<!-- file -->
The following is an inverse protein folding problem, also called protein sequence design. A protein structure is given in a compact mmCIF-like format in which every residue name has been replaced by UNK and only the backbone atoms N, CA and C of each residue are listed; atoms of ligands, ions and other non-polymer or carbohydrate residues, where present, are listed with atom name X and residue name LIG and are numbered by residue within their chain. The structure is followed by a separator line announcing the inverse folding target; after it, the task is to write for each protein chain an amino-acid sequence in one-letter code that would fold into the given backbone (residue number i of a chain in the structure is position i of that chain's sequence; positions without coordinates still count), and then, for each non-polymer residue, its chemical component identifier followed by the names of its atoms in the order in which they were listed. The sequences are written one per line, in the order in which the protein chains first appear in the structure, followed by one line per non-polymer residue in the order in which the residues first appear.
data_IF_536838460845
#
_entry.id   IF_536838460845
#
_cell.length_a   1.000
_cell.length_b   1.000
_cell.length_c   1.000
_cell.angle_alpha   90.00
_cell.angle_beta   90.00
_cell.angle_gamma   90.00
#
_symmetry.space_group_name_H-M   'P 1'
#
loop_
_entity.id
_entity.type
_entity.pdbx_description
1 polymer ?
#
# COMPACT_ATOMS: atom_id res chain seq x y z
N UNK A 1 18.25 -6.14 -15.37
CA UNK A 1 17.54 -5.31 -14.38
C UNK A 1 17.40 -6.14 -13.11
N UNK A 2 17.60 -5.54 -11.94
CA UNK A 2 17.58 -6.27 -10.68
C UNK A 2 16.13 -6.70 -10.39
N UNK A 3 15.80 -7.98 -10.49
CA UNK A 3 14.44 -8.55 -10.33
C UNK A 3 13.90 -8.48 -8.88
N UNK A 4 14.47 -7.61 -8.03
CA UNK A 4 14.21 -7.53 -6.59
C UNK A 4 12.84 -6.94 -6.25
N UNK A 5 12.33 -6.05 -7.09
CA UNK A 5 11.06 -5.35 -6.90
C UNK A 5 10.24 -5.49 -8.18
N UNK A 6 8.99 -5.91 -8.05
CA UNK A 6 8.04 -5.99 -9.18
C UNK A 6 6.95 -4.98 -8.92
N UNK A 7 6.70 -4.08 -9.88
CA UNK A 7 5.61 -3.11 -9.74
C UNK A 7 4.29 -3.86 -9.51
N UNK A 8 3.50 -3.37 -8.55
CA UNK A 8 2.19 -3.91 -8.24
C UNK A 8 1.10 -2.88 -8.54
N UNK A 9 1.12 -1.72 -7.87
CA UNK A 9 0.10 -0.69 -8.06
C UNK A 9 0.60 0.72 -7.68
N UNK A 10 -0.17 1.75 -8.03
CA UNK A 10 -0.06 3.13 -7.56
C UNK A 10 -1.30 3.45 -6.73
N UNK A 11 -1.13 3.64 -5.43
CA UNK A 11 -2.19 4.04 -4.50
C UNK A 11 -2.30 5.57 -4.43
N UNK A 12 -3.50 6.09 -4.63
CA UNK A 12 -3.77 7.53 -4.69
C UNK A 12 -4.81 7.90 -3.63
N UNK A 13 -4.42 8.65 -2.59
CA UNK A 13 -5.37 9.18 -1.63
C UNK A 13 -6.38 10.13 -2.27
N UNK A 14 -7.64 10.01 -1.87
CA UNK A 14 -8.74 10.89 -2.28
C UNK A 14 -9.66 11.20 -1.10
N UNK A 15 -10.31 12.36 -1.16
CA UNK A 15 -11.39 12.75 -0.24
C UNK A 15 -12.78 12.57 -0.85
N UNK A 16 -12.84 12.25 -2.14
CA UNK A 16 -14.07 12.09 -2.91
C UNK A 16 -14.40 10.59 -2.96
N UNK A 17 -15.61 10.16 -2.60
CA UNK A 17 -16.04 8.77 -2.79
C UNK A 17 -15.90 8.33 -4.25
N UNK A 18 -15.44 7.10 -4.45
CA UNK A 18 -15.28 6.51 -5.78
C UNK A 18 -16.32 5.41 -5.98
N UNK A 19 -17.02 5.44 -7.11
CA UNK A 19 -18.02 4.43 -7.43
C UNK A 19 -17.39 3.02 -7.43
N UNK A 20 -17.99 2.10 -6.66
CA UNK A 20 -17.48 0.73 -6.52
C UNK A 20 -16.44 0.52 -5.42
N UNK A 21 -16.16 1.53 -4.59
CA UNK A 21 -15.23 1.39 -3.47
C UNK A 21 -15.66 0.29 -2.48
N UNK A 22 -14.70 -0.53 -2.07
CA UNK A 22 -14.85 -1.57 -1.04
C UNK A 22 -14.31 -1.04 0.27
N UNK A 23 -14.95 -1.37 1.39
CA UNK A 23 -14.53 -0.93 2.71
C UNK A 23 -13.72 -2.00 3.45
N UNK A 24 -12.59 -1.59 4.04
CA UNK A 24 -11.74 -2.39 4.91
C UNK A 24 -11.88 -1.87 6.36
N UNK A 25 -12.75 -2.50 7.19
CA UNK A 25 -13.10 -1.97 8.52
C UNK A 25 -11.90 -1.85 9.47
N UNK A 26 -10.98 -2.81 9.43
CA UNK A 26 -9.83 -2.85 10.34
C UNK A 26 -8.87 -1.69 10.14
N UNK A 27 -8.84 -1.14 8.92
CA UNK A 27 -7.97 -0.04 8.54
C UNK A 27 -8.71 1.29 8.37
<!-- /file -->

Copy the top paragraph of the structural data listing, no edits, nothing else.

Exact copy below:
The following is an inverse protein folding problem, also called protein sequence design. A protein structure is given in a compact mmCIF-like format in which every residue name has been replaced by UNK and only the backbone atoms N, CA and C of each residue are listed; atoms of ligands, ions and other non-polymer or carbohydrate residues, where present, are listed with atom name X and residue name LIG and are numbered by residue within their chain. The structure is followed by a separator line announcing the inverse folding target; after it, the task is to write for each protein chain an amino-acid sequence in one-letter code that would fold into the given backbone (residue number i of a chain in the structure is position i of that chain's sequence; positions without coordinates still count), and then, for each non-polymer residue, its chemical component identifier followed by the names of its atoms in the order in which they were listed. The sequences are written one per line, in the order in which the protein chains first appear in the structure, followed by one line per non-polymer residue in the order in which the residues first appear.